A few studies caught my attention this week, not for being all that surprising or groundbreaking or even new, but because they jibed with something I’ve been mulling over: physical activity in old age.
Studies: the first and second. I grouped these together because they largely deal with the same thing. The first, actually a review of a couple dozen separate studies, discusses how basic physical capability seems to predict mortality later in life, while the second focuses entirely on the predictive ability of a person’s walking speed. This is redundant to anyone who’s ever felt a euphoric post-workout rush or the satisfaction of completing a physically taxing task, but judging from the number of people who make endless loops in the parking lot to score that sweet spot by the door and avoid empty staircases in favor of crowded escalators, we are in the minority. Things like grip strength, the time it takes to rise from a chair, the ability to balance on one leg, and walking speed were strong determinants of mortality. The death rate was 1.67 times higher in folks with weak grips, 2 times higher in those who were slowest to rise from the chair, and 2.87 times greater in people who walked at the slowest pace. Most of the studies reviewed were of older subjects, but the physical activity markers were predictive in young people, too. The walking study found that normal gait speed was an indicator of mortality with predictive power similar to BMI, smoking status, blood pressure, and other chronic conditions.
Again, nothing new. Muscle mass and activity levels have always predicted better health and longevity (that’s better longevity, not just longer longevity) in older folks across a number of studies, and our personal anecdotes corroborate this: your grandpa, the former farmer, with the iron grip, even on his death bed, or the old lady who still lives on her own and walks past your house daily who must be pushing ninety. It’s important to note that the relationship between activity and mortality is probably circular. Stronger people are more active and walk faster, while weaker people are less active and slower because moving around is hard when you’re weak. Stronger people have more organ mass and better metabolic health. Weaker people might not survive surgery or illness. Activity reinforces itself; the stronger get stronger (because they move) while the weaker get weaker (because they cannot). It’s not a simple linear relationship with a single precipitating event.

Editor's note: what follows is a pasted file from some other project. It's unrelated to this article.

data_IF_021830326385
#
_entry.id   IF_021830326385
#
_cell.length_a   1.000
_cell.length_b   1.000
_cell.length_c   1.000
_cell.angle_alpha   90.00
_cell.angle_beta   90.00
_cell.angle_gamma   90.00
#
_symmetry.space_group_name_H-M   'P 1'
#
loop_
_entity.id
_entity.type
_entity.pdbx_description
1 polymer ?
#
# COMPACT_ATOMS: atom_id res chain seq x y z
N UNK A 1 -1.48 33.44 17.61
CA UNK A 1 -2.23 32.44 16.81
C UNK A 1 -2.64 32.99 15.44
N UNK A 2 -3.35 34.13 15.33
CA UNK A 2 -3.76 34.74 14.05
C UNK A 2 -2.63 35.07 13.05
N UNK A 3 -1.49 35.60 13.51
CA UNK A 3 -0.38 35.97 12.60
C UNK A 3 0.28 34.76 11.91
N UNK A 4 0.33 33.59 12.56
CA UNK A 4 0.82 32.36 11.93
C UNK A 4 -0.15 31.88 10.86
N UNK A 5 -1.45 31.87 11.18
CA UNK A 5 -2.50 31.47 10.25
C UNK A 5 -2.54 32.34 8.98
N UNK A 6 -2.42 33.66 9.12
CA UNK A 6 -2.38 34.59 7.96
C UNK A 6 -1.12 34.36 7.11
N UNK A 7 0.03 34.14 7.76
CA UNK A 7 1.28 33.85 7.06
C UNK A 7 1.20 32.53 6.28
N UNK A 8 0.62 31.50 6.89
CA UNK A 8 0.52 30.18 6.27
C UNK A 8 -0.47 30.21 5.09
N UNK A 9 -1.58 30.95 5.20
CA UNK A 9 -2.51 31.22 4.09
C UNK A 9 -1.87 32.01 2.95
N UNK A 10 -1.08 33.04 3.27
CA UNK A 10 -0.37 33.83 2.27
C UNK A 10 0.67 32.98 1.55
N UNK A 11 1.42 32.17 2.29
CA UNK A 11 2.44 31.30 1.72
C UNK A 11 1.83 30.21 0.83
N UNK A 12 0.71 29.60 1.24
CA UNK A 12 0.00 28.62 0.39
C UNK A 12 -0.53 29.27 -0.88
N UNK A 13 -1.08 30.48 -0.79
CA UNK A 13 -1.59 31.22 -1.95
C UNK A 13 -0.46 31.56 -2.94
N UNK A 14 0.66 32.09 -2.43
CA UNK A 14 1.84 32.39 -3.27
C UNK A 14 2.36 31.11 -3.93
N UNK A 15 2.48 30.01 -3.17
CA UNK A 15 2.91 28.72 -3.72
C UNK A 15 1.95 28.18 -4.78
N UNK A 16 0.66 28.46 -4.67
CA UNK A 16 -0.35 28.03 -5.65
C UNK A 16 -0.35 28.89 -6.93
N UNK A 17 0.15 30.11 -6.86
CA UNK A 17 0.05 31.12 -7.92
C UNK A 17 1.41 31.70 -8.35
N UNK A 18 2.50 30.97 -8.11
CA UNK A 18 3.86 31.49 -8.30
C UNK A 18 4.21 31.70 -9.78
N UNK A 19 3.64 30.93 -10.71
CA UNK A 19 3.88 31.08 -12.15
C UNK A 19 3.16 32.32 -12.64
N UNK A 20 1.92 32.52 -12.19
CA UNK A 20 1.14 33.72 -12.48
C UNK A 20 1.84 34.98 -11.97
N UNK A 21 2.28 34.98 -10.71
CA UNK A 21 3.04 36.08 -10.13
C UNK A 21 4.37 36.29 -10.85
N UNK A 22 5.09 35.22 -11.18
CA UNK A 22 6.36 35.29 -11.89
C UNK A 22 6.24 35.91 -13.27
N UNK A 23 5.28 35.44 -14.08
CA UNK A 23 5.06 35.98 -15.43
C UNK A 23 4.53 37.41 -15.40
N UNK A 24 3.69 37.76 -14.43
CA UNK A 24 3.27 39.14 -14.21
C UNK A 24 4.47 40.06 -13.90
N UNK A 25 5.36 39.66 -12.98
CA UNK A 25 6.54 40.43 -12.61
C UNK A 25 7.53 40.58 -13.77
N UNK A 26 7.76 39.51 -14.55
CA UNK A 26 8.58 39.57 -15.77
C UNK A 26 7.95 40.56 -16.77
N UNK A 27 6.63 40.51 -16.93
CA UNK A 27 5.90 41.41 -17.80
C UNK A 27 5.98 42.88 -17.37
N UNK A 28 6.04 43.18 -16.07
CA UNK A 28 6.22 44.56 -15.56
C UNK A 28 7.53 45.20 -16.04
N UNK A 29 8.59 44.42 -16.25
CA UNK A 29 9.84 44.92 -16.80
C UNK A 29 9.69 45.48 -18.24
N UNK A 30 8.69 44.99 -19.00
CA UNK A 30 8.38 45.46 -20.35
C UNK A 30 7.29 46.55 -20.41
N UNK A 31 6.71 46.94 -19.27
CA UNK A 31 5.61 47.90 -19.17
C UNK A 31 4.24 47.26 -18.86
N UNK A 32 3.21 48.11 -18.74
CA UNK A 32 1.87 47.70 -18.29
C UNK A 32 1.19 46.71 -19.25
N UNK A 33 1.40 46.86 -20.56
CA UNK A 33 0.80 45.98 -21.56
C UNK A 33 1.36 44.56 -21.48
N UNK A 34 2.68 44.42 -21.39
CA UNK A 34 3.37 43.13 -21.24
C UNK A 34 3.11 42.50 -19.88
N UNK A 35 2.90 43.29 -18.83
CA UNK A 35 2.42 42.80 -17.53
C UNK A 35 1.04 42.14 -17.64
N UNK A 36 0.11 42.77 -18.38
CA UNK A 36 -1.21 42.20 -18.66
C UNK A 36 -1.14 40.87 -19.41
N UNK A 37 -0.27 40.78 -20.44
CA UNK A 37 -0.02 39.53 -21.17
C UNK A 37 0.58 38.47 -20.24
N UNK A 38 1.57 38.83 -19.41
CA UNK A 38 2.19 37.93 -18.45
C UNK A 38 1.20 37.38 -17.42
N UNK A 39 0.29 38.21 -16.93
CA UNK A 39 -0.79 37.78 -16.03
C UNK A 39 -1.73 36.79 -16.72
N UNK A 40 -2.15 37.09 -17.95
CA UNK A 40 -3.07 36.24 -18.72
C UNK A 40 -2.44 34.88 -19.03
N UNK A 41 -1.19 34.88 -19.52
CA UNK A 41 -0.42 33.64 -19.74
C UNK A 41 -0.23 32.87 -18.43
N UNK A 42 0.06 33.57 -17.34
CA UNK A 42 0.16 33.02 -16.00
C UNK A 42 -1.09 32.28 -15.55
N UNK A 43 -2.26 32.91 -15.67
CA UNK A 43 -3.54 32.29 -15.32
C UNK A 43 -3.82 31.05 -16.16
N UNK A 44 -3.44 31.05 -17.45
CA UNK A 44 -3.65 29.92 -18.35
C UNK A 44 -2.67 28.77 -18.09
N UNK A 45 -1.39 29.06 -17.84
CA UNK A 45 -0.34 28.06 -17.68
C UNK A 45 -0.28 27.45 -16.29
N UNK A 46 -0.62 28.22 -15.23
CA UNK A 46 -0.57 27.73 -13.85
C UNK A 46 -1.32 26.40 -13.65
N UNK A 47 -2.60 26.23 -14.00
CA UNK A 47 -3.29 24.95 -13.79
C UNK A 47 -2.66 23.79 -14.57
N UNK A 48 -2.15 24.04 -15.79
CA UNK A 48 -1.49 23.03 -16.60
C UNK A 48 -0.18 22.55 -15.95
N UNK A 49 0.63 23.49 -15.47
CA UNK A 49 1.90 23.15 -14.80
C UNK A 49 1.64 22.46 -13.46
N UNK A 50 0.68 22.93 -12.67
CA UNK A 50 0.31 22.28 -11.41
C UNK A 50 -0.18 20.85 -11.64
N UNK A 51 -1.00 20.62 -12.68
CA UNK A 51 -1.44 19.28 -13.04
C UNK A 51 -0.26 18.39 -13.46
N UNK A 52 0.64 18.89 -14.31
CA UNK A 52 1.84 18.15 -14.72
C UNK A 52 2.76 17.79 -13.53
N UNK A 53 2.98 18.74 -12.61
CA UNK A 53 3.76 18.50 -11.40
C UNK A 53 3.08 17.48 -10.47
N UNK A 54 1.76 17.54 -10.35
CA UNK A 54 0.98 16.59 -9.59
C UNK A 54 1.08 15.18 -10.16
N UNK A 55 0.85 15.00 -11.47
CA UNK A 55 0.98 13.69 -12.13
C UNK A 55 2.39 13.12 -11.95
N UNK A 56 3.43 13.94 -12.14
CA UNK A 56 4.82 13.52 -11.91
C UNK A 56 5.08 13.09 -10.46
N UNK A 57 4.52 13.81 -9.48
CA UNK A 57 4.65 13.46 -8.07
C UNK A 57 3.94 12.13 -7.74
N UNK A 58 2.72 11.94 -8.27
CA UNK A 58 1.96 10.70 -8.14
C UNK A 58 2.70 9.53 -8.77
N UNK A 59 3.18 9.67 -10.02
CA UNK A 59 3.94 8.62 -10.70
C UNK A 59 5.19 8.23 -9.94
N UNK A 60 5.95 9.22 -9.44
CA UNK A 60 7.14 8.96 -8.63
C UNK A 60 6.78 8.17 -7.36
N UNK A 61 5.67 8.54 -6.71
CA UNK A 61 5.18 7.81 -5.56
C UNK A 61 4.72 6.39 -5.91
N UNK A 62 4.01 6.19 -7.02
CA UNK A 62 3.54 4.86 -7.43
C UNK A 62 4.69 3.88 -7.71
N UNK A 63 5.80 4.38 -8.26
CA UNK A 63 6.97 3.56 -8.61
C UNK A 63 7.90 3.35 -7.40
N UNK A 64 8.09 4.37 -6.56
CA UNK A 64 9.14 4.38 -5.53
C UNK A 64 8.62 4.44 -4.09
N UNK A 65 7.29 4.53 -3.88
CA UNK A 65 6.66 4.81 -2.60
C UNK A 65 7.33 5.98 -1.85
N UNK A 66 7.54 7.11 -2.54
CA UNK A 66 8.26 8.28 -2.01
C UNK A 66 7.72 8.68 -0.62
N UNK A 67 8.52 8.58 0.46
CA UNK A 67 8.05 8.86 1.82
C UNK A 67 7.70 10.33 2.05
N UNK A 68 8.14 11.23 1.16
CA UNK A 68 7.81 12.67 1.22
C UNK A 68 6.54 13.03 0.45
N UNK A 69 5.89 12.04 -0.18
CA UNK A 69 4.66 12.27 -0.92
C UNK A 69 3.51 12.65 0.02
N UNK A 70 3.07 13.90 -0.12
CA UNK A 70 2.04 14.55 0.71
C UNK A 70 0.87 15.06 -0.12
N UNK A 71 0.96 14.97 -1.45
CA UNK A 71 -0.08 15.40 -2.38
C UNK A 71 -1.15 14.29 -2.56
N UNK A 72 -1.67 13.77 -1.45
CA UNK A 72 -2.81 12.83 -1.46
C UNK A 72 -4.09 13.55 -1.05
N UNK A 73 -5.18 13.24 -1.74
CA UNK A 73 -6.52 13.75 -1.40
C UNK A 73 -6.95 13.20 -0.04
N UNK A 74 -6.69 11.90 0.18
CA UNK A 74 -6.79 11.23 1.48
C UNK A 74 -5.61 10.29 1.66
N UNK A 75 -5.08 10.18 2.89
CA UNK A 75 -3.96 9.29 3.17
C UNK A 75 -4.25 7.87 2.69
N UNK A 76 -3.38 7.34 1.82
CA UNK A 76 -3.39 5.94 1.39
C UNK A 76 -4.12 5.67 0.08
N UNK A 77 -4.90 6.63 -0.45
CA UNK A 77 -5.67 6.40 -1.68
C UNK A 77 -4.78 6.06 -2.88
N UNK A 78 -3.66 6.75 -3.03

So, how do we maintain strength, muscle mass, and activity levels up to and into old age for the largest number of people who need it most? Walking’s a no-brainer, but that’s not quite enough, and besides, walking quickly isn’t the cause of increasing longevity; it’s an indicator of strength, which is a causative factor. Are we supposed to stick our grandparents in the power cage with copies of Starting Strength and gallons of milk just to stave off early mortality?
Not according to the last study. It is an older one that found low-load (30% of 1 rep max) high-volume (to failure) leg extensions produced more muscle protein synthesis than high-load (90% of 1 rep max) low-volume (to failure) leg extensions. Now, I know this isn’t anything close to the final word. Serious athletes and lifters will still be getting stronger, faster, and bigger using big, heavy weights and lower reps, just like millions of them have done for decades. It used leg extensions, which are a bit easier to perform to failure than squats. And finally, going to failure with 90% of your 1 rep max isn’t a typical “high-load, low-volume” workout. It would have been cool if they’d used an intermediate weight in another group, maybe something like 70% of 1RM. There is a key takeaway, though: it suggests that heavy barbell lifting isn’t required to get regular people stronger, which is a position I lean toward (see Primal Blueprint Fitness). Anything works, as long as it’s hard. Intensity is key, whether you’re doing the PBF bodyweight-centric workouts or lifting really heavy things. That means older or inexperienced people can build and maintain vital strength and physical capability late in life without putting themselves at risk by engaging in complex weighted movements.
Do the studies’ results ring true for you? How active are, or were, the oldest people in your lives? Is intensity the key, rather than load?
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